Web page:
When people decide to learn Japanese, the perspective learner may not know where to start. In most cases, they will discover Duolingo, which advertises itself as the best way to learn a language.
However, using Duolingo will set you up for failure, as the Japanese course in Duolingo has many flaws. It’s a trap! You can see for yourself as a native Japanese speaker uses Duolingo:
From this video, there are many flaws with Duolingo regarding teaching Japanese. Here are the glaring issues:
- Unnatural sounding voices with incorrect pitch accent and readings
- Little to no explanation for grammar points
- Does not teach Kanji (essential)
- Duolingo is too gamified, encouraging people to do the easy lessons to gain more points rather than progress to harder ones.
- Duolingo only accepts one answer, even if certain combinations are grammatically correct.
- Duolingo relies too heavily on English. Japanese uses a different structure than English and depends a lot on context.
As mentioned earlier, the only thing that is going for Duolingo is the gamification aspect, which is a double-edged sword. It encourages users to do easier lessons to gain more points. That, combined with the flaws, makes Duolingo for Japanese a terrible choice, making most people feel like they haven’t learned anything when they have to use the language in real life. Moreover, language is not math and I find the approach of arranging words to make a correct sentence ineffective opposed to creating your own sentences.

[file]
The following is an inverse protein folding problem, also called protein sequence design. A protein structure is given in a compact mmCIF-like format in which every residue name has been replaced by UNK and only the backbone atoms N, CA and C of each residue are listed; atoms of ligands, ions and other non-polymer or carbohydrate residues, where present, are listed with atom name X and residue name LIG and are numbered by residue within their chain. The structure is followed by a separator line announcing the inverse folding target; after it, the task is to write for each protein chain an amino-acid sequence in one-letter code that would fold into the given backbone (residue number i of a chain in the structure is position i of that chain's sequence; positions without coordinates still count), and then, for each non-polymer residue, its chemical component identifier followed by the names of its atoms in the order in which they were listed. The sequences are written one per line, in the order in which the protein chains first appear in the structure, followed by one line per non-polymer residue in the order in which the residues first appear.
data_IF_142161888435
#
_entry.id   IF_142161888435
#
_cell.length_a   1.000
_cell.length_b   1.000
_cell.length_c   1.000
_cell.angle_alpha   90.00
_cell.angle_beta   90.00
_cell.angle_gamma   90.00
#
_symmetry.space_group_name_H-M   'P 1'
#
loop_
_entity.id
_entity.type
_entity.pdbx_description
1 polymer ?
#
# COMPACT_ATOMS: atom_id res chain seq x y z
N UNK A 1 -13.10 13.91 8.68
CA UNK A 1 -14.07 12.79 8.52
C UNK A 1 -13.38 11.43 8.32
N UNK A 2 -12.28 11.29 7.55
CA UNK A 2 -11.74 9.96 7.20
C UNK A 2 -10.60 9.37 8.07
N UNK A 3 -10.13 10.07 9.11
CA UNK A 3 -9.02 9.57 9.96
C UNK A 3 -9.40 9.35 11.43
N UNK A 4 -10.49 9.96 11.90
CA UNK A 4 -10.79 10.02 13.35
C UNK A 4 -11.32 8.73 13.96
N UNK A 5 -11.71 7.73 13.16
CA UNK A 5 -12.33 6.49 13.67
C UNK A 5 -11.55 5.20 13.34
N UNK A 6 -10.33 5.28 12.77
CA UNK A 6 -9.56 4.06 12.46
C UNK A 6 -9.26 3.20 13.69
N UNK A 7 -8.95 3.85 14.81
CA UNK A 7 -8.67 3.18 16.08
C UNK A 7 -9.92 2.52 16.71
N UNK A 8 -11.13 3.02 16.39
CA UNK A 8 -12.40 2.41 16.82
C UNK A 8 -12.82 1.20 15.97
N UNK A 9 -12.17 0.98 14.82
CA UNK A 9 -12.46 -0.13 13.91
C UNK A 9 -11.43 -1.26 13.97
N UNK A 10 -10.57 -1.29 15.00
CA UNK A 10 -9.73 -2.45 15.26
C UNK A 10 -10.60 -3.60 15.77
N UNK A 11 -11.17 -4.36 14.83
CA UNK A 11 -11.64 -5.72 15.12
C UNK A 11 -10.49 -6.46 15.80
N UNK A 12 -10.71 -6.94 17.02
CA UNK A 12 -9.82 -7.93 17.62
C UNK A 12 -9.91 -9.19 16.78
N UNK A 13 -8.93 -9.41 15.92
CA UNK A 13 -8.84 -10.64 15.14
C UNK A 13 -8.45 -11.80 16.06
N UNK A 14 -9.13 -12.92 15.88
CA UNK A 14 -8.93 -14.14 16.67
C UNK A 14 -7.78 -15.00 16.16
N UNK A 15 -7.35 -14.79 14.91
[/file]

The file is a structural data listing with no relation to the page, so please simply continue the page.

That said, Duolingo seems to work better for western languages, but it’s a terrible choice for Japanese. The same applies to Rosetta Stone and LingoDeer as they have similar flaws.
If using Duolingo is terrible, what are the alternatives?
There is no escaping the fact that learning Japanese will take a lot of time for English speakers. However, it’s not impossible since there are a lot of resources on the internet.
First, you need to learn both Hiragana (ひらがな）and Katakana (カタカナ). After learning those, you should learn at least 100 kanji. There are many ways to understand them. Two popular methods of learning them are through Remembering the Kanji and WaniKani while using SRS (spaced reputation system) flash card app.
Sure, some people complain about using textbooks to learn Japanese, but it’s the best way for most people. The most popular beginner textbook for Japanese is Genki. After Genki, you can either go onto intermediate Japanese textbooks like Tobira or Quartet or begin immersing yourself in native Japanese material. Note that you will need to look up many words, but if you are doing WaniKani, this can help with the process.
A complete guide showing beginners where to start is coming soon on our main blog. With that, feel free to share your experiences with Duolingo. Do you agree with the points I made? Feel free to share them in the comments.